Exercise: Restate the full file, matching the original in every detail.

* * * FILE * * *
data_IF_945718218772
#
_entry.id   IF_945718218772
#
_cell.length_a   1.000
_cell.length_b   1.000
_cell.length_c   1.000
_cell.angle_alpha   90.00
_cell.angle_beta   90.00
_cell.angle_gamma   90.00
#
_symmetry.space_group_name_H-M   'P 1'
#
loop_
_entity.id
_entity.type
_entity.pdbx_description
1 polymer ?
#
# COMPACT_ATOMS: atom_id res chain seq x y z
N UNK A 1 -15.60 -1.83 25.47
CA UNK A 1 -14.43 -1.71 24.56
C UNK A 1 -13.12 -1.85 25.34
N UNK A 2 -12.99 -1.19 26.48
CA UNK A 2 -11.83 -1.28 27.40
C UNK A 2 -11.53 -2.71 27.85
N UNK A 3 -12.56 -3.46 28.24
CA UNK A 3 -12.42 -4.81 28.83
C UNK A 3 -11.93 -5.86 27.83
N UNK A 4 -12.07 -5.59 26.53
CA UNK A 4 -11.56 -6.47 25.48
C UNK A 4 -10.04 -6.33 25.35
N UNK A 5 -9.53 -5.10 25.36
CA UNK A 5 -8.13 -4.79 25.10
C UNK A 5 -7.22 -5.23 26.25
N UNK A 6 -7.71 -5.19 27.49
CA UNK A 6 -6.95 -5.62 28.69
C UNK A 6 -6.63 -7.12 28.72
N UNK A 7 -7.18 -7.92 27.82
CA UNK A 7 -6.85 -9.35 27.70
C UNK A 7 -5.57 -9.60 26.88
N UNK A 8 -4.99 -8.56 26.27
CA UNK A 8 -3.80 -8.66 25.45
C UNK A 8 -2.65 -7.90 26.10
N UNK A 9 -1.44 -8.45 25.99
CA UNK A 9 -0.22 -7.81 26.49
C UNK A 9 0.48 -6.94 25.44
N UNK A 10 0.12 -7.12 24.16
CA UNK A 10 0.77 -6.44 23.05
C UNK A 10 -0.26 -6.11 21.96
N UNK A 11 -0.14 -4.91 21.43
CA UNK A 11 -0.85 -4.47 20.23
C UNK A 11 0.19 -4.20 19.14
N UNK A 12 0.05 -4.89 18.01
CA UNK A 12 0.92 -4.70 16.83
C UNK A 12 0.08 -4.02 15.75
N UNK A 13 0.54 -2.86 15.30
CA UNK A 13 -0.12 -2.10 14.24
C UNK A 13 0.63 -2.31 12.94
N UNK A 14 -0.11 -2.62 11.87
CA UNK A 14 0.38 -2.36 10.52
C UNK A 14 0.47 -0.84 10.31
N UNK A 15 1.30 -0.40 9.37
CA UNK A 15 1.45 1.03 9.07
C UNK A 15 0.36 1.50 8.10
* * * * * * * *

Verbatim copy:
data_IF_945718218772
#
_entry.id   IF_945718218772
#
_cell.length_a   1.000
_cell.length_b   1.000
_cell.length_c   1.000
_cell.angle_alpha   90.00
_cell.angle_beta   90.00
_cell.angle_gamma   90.00
#
_symmetry.space_group_name_H-M   'P 1'
#
loop_
_entity.id
_entity.type
_entity.pdbx_description
1 polymer ?
#
# COMPACT_ATOMS: atom_id res chain seq x y z
N UNK A 1 -15.60 -1.83 25.47
CA UNK A 1 -14.43 -1.71 24.56
C UNK A 1 -13.12 -1.85 25.34
N UNK A 2 -12.99 -1.19 26.48
CA UNK A 2 -11.83 -1.28 27.40
C UNK A 2 -11.53 -2.71 27.85
N UNK A 3 -12.56 -3.46 28.24
CA UNK A 3 -12.42 -4.81 28.83
C UNK A 3 -11.93 -5.86 27.83
N UNK A 4 -12.07 -5.59 26.53
CA UNK A 4 -11.56 -6.47 25.48
C UNK A 4 -10.04 -6.33 25.35
N UNK A 5 -9.53 -5.10 25.36
CA UNK A 5 -8.13 -4.79 25.10
C UNK A 5 -7.22 -5.23 26.25
N UNK A 6 -7.71 -5.19 27.49
CA UNK A 6 -6.95 -5.62 28.69
C UNK A 6 -6.63 -7.12 28.72
N UNK A 7 -7.18 -7.92 27.82
CA UNK A 7 -6.85 -9.35 27.70
C UNK A 7 -5.57 -9.60 26.88
N UNK A 8 -4.99 -8.56 26.27
CA UNK A 8 -3.80 -8.66 25.45
C UNK A 8 -2.65 -7.90 26.10
N UNK A 9 -1.44 -8.45 25.99
CA UNK A 9 -0.22 -7.81 26.49
C UNK A 9 0.48 -6.94 25.44
N UNK A 10 0.12 -7.12 24.16
CA UNK A 10 0.77 -6.44 23.05
C UNK A 10 -0.26 -6.11 21.96
N UNK A 11 -0.14 -4.91 21.43
CA UNK A 11 -0.85 -4.47 20.23
C UNK A 11 0.19 -4.20 19.14
N UNK A 12 0.05 -4.89 18.01
CA UNK A 12 0.92 -4.70 16.83
C UNK A 12 0.08 -4.02 15.75
N UNK A 13 0.54 -2.86 15.30
CA UNK A 13 -0.12 -2.10 14.24
C UNK A 13 0.63 -2.31 12.94
N UNK A 14 -0.11 -2.62 11.87
CA UNK A 14 0.38 -2.36 10.52
C UNK A 14 0.47 -0.84 10.31
N UNK A 15 1.30 -0.40 9.37
CA UNK A 15 1.45 1.03 9.07
C UNK A 15 0.36 1.50 8.10